english-rock-group-the-rolling-stones-with-manager-andrew-loog-oldham-london-1963-left-to-right-andrew-loog-oldham-keith-richards-bill-wyman-charlie-watts-mick-jagger-and-brian-jo.jpgThere are certain places, which just resonate with the spirit of a time and a sound. All along Mathew Street in Liverpool you can hear the sound of pop, as we know it today music taking it’s first tentative steps and Bleecker Street in New York still oozes with the primordial juices that gave birth to a certain strain of street punk. There are certain dark corners and forgotten alleyways that are still haunted by the ghosts of the 60’s rock and roll boom and in particular its most famous sons…The Rolling Stones.

Suburban boys they may have been, stealing into the blues clubs and bars to sit in with established bandleaders such as Alexis Korner and learn their trade, but from the moment they had found their musical soul mates, they were at the heart of London’s music scene and the sixties could really get underway.

Flamingo Club, 33-37 Wardour St, London


If the story of The Stones as a gigging band starts anywhere, it starts here on 14th January 1963. There had been formative versions of the band throughout the previous year but this was the first time Mick, Keith, Brian, Bill, Charlie and the soon to be sidelined Ian “Stu” Stewart played their first full live gig together. It’s now just a regular chain pub but you can still have a pint and dream about those heady days.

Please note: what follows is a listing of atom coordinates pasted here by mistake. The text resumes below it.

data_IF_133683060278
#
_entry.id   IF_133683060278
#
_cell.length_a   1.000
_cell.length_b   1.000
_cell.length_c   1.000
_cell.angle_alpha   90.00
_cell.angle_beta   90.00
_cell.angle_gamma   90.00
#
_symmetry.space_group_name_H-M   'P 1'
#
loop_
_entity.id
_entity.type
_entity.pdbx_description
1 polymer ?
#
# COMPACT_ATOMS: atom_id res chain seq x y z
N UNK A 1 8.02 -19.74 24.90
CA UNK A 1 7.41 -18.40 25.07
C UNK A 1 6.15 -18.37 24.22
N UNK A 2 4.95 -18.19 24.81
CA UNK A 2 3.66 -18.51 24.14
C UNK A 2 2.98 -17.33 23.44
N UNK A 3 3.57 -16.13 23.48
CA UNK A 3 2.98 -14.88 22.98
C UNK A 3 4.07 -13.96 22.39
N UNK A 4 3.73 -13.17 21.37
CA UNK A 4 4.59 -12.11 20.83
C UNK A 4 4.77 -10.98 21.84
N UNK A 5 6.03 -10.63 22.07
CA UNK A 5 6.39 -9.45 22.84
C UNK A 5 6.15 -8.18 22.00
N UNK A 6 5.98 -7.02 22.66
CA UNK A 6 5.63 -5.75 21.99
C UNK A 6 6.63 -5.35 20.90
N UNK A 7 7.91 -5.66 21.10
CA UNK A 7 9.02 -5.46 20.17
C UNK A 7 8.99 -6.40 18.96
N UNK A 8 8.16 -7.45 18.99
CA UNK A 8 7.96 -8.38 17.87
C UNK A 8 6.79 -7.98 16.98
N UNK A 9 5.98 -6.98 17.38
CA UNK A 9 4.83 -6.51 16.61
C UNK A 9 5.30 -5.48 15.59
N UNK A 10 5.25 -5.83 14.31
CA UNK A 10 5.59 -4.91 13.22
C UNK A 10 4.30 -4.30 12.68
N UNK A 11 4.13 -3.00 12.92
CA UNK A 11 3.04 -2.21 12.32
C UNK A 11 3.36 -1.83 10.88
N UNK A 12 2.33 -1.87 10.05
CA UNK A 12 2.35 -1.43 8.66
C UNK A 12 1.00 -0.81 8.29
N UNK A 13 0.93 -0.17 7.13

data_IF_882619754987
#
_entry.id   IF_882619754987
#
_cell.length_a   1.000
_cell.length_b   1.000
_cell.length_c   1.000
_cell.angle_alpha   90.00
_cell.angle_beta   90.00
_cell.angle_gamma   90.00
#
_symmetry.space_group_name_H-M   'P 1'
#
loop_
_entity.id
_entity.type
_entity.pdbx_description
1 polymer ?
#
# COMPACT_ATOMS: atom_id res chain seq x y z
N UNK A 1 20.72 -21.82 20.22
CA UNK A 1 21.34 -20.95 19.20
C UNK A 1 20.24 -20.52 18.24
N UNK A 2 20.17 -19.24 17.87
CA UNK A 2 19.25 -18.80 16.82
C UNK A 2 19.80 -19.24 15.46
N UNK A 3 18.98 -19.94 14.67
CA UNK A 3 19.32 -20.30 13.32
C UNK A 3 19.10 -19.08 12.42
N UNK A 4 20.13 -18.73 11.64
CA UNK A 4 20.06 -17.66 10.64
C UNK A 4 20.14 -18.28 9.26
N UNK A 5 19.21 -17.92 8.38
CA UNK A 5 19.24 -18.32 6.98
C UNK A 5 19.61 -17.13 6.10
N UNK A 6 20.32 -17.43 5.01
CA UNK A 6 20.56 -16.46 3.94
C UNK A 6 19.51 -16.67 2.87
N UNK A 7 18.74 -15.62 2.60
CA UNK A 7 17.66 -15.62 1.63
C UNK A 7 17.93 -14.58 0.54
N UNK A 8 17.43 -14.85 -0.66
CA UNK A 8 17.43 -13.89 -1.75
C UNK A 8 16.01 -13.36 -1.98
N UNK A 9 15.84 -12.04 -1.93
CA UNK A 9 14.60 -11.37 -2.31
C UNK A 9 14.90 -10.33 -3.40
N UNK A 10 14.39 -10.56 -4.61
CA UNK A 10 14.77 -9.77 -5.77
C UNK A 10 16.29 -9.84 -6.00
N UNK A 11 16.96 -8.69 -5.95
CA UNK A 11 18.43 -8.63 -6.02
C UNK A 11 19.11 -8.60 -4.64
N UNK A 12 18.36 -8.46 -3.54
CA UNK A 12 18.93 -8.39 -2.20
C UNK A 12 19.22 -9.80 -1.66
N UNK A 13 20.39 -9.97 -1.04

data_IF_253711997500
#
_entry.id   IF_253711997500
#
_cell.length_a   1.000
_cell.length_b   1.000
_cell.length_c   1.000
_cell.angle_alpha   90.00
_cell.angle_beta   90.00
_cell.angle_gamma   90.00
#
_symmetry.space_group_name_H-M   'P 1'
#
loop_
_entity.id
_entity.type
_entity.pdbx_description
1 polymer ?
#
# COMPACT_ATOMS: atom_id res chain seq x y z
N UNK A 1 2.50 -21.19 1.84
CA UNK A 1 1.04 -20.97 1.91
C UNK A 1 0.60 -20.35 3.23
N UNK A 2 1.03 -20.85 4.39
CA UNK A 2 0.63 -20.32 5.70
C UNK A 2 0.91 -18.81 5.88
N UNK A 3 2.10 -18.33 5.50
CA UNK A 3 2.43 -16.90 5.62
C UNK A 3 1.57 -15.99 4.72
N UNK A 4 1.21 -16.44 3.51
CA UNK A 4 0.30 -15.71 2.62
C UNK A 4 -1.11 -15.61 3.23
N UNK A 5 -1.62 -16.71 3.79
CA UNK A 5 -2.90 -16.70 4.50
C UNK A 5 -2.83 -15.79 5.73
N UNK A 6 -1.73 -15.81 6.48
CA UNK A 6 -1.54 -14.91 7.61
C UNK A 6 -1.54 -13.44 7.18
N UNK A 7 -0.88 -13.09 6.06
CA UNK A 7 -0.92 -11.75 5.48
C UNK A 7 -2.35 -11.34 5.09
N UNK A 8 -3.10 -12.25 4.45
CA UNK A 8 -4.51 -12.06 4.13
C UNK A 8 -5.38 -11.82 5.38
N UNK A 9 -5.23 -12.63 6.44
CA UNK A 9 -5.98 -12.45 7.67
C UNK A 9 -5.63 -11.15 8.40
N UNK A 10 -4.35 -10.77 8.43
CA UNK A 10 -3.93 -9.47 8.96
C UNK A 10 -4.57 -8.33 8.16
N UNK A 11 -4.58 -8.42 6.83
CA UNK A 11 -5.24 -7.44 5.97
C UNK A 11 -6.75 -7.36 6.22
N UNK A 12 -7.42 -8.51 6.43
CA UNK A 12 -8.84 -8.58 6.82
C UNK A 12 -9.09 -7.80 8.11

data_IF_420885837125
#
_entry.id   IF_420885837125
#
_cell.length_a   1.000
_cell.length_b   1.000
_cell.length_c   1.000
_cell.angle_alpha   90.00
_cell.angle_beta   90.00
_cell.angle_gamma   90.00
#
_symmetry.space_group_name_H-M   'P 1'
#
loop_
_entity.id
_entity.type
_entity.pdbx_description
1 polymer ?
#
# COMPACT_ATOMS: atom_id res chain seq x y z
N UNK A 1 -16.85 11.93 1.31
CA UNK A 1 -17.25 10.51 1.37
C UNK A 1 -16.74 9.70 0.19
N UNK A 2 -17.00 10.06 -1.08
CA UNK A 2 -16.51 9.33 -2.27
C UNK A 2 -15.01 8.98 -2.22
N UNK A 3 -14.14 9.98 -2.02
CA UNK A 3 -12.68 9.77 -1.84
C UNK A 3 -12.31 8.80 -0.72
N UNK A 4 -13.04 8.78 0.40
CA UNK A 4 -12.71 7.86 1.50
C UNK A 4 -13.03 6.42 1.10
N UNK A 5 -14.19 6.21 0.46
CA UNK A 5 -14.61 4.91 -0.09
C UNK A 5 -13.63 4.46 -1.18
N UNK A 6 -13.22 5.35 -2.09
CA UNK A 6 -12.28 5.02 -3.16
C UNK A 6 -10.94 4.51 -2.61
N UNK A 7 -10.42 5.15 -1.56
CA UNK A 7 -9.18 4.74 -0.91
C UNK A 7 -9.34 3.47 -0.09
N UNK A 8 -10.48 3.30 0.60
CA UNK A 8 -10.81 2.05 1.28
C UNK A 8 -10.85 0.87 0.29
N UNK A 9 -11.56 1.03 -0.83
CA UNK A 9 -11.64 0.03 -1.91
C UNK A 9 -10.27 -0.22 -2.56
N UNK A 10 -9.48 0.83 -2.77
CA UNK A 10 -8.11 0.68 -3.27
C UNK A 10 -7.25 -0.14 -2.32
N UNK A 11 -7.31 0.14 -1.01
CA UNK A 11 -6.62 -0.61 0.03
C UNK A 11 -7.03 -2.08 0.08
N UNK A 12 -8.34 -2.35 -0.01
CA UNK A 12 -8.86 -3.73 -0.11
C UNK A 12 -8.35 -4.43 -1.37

Ken Colyer’s Studio 51, 10 Great Newport St, London


And anyone on the Rolling Stone’s trail will want to find themselves at the place where things really took off for the band. Outside what was then called Studio 51, manager Andrew Loog Oldham bumped into Lennon and McCartney and talked them into donating one of their songs to help put The Stones on the map. The result was top 20 hit, I Wanna Be Your Man, which both launched their career and proved that any rivalry between the bands was just clever marketing.

Hyde Park, London


Hyde Park has gone down in Stones lore as an iconic marker, coming as it did 2 days after the death of Brian Jones. Mick Taylor was recruited to the band and the show did indeed go on…to half a million punters.

Olympic Studios, 117-123 Church Road, London


And if The Beatles are synonymous with Abbey Road, The Stones are associated with Olympic Studios. After recording in America where the technology had advanced beyond what the UK had to offer at the time, this was the site of the band coming home and finding a new sound. It is a sound typified by songs such as Sympathy For The Devil and is highlighted by Jean-Luc Godard’s famous footage of the band’s recording of that track. The building is once again the site of a recording studio and art house cinema.

Munro Terrace and Cheyne Walk, Chelsea, London


And once the money was rolling in, they did what every self –respecting rock star does and bought a nice swanky house in Chelsea. There, members of the band have owned property here; hence it’s nickname of Rolling Stones Row! Keith bought No 3 in 1968, Mick moved in to no 48 the same year and Ronnie owned 103 for a couple of years in the early 2000’s. Munro Terrace is also of interest as it was the bands office and a Stones throw away from their residences.


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